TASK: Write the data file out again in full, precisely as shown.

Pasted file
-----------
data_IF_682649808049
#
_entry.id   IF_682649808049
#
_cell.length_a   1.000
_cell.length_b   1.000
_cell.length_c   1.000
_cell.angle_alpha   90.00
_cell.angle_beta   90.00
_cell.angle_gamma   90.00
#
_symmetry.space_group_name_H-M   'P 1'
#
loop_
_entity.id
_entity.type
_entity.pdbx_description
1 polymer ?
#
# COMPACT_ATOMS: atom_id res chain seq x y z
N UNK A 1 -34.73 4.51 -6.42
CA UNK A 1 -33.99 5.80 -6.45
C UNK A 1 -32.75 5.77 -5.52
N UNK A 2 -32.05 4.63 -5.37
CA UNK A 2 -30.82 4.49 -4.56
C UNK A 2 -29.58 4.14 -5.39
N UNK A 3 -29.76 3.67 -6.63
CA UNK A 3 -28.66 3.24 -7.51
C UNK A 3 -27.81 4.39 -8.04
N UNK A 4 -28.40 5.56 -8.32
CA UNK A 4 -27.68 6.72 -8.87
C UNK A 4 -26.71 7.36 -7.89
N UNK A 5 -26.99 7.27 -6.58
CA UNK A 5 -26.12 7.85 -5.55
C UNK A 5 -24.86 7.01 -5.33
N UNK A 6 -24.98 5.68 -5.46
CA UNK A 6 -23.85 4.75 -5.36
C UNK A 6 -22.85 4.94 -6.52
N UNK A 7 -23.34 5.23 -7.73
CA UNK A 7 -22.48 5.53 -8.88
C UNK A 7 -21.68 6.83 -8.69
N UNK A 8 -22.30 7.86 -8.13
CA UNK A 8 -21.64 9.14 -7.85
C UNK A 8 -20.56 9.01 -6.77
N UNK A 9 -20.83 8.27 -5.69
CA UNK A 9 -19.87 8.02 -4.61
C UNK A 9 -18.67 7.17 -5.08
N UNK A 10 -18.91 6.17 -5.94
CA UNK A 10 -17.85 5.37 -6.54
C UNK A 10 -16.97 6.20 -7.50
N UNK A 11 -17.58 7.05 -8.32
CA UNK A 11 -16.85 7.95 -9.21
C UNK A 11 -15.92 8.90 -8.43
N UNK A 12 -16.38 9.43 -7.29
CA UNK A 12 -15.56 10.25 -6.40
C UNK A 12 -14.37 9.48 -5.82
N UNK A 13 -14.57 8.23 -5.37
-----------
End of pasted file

data_IF_682649808049
#
_entry.id   IF_682649808049
#
_cell.length_a   1.000
_cell.length_b   1.000
_cell.length_c   1.000
_cell.angle_alpha   90.00
_cell.angle_beta   90.00
_cell.angle_gamma   90.00
#
_symmetry.space_group_name_H-M   'P 1'
#
loop_
_entity.id
_entity.type
_entity.pdbx_description
1 polymer ?
#
# COMPACT_ATOMS: atom_id res chain seq x y z
N UNK A 1 -34.73 4.51 -6.42
CA UNK A 1 -33.99 5.80 -6.45
C UNK A 1 -32.75 5.77 -5.52
N UNK A 2 -32.05 4.63 -5.37
CA UNK A 2 -30.82 4.49 -4.56
C UNK A 2 -29.58 4.14 -5.39
N UNK A 3 -29.76 3.67 -6.63
CA UNK A 3 -28.66 3.24 -7.51
C UNK A 3 -27.81 4.39 -8.04
N UNK A 4 -28.40 5.56 -8.32
CA UNK A 4 -27.68 6.72 -8.87
C UNK A 4 -26.71 7.36 -7.89
N UNK A 5 -26.99 7.27 -6.58
CA UNK A 5 -26.12 7.85 -5.55
C UNK A 5 -24.86 7.01 -5.33
N UNK A 6 -24.98 5.68 -5.46
CA UNK A 6 -23.85 4.75 -5.36
C UNK A 6 -22.85 4.94 -6.52
N UNK A 7 -23.34 5.23 -7.73
CA UNK A 7 -22.48 5.53 -8.88
C UNK A 7 -21.68 6.83 -8.69
N UNK A 8 -22.30 7.86 -8.13
CA UNK A 8 -21.64 9.14 -7.85
C UNK A 8 -20.56 9.01 -6.77
N UNK A 9 -20.83 8.27 -5.69
CA UNK A 9 -19.87 8.02 -4.61
C UNK A 9 -18.67 7.17 -5.08
N UNK A 10 -18.91 6.17 -5.94
CA UNK A 10 -17.85 5.37 -6.54
C UNK A 10 -16.97 6.20 -7.50
N UNK A 11 -17.58 7.05 -8.32
CA UNK A 11 -16.85 7.95 -9.21
C UNK A 11 -15.92 8.90 -8.43
N UNK A 12 -16.38 9.43 -7.29
CA UNK A 12 -15.56 10.25 -6.40
C UNK A 12 -14.37 9.48 -5.82
N UNK A 13 -14.57 8.23 -5.37